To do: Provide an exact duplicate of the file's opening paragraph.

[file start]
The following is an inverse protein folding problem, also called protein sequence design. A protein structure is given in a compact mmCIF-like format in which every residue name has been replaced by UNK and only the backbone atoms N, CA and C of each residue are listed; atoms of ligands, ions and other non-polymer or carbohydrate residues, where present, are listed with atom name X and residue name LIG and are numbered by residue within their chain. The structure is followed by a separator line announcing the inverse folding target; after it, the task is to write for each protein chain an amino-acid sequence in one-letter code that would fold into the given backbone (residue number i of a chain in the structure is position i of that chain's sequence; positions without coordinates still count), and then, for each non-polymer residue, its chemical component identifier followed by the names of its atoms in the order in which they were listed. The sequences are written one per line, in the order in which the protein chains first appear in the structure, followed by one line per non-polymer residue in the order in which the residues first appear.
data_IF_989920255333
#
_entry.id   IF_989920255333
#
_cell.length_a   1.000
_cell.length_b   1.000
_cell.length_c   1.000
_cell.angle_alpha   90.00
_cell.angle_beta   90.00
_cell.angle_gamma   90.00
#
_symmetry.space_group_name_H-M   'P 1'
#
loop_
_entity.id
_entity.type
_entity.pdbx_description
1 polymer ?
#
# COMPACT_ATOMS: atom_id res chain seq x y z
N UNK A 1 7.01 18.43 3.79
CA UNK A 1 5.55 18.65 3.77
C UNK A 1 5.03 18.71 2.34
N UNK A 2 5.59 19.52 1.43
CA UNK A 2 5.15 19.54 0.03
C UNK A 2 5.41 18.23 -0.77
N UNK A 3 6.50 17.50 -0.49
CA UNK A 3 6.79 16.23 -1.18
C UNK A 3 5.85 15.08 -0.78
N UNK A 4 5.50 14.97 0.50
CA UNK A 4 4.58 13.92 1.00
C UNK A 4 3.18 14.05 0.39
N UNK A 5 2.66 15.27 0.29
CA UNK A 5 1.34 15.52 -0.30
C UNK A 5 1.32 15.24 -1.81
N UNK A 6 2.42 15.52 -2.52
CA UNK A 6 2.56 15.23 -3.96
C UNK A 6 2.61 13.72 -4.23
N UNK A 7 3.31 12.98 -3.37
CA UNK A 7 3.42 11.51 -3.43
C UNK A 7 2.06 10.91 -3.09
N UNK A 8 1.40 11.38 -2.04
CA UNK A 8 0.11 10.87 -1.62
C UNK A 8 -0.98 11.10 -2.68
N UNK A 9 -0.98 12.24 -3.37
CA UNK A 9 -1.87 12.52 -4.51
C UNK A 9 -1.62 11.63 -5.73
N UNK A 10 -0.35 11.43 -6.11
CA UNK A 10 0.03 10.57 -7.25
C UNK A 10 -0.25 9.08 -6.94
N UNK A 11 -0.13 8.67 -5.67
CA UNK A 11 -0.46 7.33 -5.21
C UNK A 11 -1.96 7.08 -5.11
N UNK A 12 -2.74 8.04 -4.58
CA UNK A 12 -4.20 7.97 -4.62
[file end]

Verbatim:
The following is an inverse protein folding problem, also called protein sequence design. A protein structure is given in a compact mmCIF-like format in which every residue name has been replaced by UNK and only the backbone atoms N, CA and C of each residue are listed; atoms of ligands, ions and other non-polymer or carbohydrate residues, where present, are listed with atom name X and residue name LIG and are numbered by residue within their chain. The structure is followed by a separator line announcing the inverse folding target; after it, the task is to write for each protein chain an amino-acid sequence in one-letter code that would fold into the given backbone (residue number i of a chain in the structure is position i of that chain's sequence; positions without coordinates still count), and then, for each non-polymer residue, its chemical component identifier followed by the names of its atoms in the order in which they were listed. The sequences are written one per line, in the order in which the protein chains first appear in the structure, followed by one line per non-polymer residue in the order in which the residues first appear.